If a car takes a banked curve at less than the ideal speed, friction is needed to keep it from sliding toward the inside of the curve (a problem on icy mountain roads). (a) Calculate the ideal speed to take a 100.0 m radius curve banked at [latex]15.0\text{°}[/latex]. (b) What is the minimum coefficient of friction needed for a frightened driver to take the same curve at 20.0 km/h?

a. 16.2 m/s; b. 0.234

Modern roller coasters have vertical loops like the one shown here. The radius of curvature is smaller at the top than on the sides so that the downward centripetal acceleration at the top will be greater than the acceleration due to gravity, keeping the passengers pressed firmly into their seats. (a) What is the speed of the roller coaster at the top of the loop if the radius of curvature there is 15.0 m and the downward acceleration of the car is 1.50 g? (b) How high above the top of the loop must the roller coaster start from rest, assuming negligible friction? (c) If it actually starts 5.00 m higher than your answer to (b), how much energy did it lose to friction? Its mass is [latex]1.50\phantom{\rule{0.2em}{0ex}}×\phantom{\rule{0.2em}{0ex}}{10}^{3}\phantom{\rule{0.2em}{0ex}}\text{kg}[/latex].

An illustration of a loop of a roller. The radius of curvature is smaller at the top than on the sides and bottom. The radius of the loop at the tom is shown and labeled as r sub minimum. The radius at the lowest part of the loop is labeled as r sub maximum.  The track is on the inside surface of the loop. The motion is indicated by arrows, starting at ground level to the right of the loop, going up inside the loop on the left, then down the inside right of the loop, and out again at ground level on the left. Four location on the track, A, B, C, and D and B, are labeled. Point A is at ground level, to the right of the loop, where the track is straight and horizontal. Point B is part way up the left side of the loop. Point C is part way up the right side of the loop, at the same level as point B. Point D is at ground level, to the left of the loop, where the track is straight and horizontal.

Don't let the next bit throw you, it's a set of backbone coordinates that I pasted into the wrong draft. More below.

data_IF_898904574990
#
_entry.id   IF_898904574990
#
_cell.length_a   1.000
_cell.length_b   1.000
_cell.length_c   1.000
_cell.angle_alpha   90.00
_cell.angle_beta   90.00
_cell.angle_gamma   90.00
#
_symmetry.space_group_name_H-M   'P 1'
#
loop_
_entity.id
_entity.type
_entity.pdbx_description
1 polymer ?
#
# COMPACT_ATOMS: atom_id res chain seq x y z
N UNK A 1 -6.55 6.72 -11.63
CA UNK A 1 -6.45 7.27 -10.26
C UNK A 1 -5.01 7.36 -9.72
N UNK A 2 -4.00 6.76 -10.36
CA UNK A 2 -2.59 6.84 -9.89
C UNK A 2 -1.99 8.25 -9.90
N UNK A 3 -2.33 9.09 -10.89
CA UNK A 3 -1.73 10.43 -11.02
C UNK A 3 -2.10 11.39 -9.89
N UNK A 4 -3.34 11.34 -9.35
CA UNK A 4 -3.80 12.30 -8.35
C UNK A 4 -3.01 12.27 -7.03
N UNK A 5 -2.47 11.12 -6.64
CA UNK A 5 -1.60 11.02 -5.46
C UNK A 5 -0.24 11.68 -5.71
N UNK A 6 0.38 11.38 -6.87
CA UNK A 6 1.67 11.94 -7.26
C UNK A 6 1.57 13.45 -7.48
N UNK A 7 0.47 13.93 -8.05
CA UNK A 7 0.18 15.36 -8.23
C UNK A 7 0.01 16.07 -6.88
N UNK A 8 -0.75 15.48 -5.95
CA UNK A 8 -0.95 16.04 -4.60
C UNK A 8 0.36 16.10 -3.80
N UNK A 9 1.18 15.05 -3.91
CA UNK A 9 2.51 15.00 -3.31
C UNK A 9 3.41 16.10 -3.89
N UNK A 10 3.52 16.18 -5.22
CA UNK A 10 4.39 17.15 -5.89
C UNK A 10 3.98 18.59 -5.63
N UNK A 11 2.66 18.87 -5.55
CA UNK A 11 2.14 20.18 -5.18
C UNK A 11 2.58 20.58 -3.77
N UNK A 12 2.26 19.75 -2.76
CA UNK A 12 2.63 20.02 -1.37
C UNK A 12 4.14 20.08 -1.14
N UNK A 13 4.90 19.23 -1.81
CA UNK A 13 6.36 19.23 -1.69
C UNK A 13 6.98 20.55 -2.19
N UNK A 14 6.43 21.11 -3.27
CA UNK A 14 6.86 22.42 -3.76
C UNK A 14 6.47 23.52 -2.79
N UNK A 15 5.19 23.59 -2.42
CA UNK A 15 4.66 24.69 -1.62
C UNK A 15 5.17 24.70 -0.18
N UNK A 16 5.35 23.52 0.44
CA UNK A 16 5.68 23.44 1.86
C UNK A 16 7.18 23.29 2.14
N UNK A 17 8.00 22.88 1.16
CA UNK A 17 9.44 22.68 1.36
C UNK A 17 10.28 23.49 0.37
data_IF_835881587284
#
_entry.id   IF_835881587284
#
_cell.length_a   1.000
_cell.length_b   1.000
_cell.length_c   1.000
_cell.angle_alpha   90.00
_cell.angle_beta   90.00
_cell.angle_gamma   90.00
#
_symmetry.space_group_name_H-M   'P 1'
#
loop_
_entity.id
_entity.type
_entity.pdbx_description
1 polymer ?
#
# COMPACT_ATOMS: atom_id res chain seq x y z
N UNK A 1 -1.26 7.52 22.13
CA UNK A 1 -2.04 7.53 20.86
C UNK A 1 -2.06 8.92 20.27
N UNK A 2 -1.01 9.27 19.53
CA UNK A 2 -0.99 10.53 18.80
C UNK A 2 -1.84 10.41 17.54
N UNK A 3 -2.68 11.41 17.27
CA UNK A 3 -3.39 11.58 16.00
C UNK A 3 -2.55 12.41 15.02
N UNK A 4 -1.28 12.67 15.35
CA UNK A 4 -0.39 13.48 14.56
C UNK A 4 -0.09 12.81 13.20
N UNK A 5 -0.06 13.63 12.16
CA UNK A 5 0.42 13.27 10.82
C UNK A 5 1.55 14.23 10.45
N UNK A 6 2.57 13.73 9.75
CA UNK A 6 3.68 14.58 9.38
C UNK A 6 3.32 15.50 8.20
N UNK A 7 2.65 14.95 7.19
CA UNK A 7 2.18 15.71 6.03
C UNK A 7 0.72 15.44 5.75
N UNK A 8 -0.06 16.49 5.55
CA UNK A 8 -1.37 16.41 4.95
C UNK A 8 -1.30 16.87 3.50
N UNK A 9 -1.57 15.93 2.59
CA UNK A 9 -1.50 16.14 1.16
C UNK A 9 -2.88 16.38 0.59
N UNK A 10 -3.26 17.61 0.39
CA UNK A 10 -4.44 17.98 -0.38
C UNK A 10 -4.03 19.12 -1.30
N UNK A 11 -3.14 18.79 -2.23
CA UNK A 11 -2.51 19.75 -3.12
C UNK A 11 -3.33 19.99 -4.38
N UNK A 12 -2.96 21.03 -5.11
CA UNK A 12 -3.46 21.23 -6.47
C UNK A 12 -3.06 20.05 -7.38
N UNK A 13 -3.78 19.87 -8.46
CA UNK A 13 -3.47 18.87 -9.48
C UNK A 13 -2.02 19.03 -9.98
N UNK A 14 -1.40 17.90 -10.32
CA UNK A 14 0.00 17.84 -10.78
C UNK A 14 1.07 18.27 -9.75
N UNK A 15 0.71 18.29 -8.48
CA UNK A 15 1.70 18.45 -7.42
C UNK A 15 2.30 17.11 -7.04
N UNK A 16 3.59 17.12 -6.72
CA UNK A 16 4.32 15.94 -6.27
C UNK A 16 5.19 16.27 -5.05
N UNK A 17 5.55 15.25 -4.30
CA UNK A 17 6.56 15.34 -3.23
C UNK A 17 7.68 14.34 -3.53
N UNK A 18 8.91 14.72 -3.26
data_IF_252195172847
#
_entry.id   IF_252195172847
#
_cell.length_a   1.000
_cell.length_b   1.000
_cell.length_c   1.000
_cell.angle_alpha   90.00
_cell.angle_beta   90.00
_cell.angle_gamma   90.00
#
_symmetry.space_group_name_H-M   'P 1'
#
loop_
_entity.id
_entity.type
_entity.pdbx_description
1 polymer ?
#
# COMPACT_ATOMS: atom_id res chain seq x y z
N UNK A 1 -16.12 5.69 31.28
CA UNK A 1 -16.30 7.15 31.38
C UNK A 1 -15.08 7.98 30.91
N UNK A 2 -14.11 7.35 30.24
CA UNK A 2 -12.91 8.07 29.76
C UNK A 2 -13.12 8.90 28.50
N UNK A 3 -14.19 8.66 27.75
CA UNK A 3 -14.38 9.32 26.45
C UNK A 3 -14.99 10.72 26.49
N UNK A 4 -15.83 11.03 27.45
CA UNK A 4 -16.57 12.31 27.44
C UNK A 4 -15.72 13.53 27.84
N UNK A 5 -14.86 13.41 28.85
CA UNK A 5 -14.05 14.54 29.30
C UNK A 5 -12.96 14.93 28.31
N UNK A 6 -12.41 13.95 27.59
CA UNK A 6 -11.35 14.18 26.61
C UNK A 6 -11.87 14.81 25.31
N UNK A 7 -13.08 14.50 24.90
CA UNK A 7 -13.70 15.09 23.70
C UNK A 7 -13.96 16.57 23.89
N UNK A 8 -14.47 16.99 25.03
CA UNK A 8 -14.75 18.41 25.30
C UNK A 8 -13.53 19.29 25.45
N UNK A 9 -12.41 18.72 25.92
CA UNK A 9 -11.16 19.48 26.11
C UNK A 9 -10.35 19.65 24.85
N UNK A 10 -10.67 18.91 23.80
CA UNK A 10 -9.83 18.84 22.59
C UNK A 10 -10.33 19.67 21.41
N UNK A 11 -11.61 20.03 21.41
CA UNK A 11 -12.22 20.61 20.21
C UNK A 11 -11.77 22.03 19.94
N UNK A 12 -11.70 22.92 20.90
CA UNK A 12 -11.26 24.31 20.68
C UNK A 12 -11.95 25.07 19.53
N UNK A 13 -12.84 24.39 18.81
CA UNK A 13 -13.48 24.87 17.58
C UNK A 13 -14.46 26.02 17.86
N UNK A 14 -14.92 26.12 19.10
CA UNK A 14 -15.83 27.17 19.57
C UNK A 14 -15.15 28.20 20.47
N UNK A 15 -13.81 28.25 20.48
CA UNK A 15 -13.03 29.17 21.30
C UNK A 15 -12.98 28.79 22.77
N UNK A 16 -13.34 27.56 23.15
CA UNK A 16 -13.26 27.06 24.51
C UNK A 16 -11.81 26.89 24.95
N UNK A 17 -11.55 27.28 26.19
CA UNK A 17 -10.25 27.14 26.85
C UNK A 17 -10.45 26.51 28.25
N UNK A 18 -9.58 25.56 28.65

A child of mass 40.0 kg is in a roller coaster car that travels in a loop of radius 7.00 m. At point A the speed of the car is 10.0 m/s, and at point B, the speed is 10.5 m/s. Assume the child is not holding on and does not wear a seat belt. (a) What is the force of the car seat on the child at point A? (b) What is the force of the car seat on the child at point B? (c) What minimum speed is required to keep the child in his seat at point A?